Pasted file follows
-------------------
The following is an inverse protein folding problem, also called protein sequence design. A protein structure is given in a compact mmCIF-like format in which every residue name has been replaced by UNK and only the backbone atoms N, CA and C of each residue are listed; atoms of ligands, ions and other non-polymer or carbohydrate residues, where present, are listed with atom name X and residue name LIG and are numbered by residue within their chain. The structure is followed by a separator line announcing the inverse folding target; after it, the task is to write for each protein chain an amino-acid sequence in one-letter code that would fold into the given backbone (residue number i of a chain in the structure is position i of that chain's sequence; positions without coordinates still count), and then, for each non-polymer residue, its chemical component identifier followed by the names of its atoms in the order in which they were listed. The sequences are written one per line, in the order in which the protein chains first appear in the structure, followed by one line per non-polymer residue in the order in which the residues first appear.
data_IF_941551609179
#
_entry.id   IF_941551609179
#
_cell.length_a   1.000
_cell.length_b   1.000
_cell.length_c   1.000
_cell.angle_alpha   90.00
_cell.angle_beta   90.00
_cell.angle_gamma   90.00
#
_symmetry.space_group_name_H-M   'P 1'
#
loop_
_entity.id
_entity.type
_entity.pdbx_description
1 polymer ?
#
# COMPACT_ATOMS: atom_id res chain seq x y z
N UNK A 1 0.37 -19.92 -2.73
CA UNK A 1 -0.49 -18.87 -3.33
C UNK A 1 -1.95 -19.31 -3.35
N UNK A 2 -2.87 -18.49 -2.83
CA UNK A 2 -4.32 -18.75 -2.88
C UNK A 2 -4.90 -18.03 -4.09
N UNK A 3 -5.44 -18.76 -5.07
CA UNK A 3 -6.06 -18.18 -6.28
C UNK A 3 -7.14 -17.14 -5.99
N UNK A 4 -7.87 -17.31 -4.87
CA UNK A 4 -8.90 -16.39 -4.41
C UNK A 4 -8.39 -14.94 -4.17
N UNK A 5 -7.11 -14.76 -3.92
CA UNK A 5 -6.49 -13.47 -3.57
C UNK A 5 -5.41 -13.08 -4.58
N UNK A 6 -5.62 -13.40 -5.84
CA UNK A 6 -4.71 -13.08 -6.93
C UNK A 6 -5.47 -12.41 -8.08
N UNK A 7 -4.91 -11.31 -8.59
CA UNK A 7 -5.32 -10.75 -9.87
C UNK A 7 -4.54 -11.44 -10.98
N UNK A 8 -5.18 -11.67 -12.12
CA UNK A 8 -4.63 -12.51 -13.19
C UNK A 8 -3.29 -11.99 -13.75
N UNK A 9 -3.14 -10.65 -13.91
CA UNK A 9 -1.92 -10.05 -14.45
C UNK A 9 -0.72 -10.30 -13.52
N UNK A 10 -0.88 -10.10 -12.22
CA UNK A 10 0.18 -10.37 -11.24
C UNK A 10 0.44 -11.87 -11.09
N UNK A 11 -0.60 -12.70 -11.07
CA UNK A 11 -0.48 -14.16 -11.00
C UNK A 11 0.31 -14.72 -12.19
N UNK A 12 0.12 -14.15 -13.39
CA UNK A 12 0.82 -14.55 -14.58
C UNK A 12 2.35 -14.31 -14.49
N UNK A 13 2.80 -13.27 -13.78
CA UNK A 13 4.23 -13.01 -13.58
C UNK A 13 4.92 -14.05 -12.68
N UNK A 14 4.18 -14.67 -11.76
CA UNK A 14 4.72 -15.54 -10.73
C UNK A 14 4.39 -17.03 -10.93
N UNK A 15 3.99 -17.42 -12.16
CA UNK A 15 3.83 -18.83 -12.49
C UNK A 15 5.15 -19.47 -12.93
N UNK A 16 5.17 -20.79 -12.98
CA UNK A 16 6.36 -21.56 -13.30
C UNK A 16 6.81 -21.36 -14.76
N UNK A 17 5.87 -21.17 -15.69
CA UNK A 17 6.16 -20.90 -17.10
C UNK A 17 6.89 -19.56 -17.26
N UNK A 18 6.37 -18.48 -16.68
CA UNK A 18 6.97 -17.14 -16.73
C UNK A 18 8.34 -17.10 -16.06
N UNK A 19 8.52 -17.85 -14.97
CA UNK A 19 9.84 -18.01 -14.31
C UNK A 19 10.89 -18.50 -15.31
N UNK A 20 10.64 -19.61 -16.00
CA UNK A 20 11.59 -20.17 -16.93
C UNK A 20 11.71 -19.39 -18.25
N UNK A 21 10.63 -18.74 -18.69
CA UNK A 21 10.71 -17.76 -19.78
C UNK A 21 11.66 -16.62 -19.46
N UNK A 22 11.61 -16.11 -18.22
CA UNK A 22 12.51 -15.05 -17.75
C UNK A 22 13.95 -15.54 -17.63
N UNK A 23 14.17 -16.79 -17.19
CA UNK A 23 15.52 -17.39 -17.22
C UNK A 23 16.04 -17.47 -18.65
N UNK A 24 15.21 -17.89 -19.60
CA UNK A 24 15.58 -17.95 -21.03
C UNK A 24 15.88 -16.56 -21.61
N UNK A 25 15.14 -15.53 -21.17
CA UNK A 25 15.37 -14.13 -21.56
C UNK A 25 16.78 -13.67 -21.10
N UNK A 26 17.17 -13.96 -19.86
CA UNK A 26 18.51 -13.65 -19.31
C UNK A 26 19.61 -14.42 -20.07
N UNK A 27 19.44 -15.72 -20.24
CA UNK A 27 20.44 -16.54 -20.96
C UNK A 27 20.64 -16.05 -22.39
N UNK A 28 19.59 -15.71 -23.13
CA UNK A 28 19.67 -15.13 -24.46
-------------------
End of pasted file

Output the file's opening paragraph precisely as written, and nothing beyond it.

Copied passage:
The following is an inverse protein folding problem, also called protein sequence design. A protein structure is given in a compact mmCIF-like format in which every residue name has been replaced by UNK and only the backbone atoms N, CA and C of each residue are listed; atoms of ligands, ions and other non-polymer or carbohydrate residues, where present, are listed with atom name X and residue name LIG and are numbered by residue within their chain. The structure is followed by a separator line announcing the inverse folding target; after it, the task is to write for each protein chain an amino-acid sequence in one-letter code that would fold into the given backbone (residue number i of a chain in the structure is position i of that chain's sequence; positions without coordinates still count), and then, for each non-polymer residue, its chemical component identifier followed by the names of its atoms in the order in which they were listed. The sequences are written one per line, in the order in which the protein chains first appear in the structure, followed by one line per non-polymer residue in the order in which the residues first appear.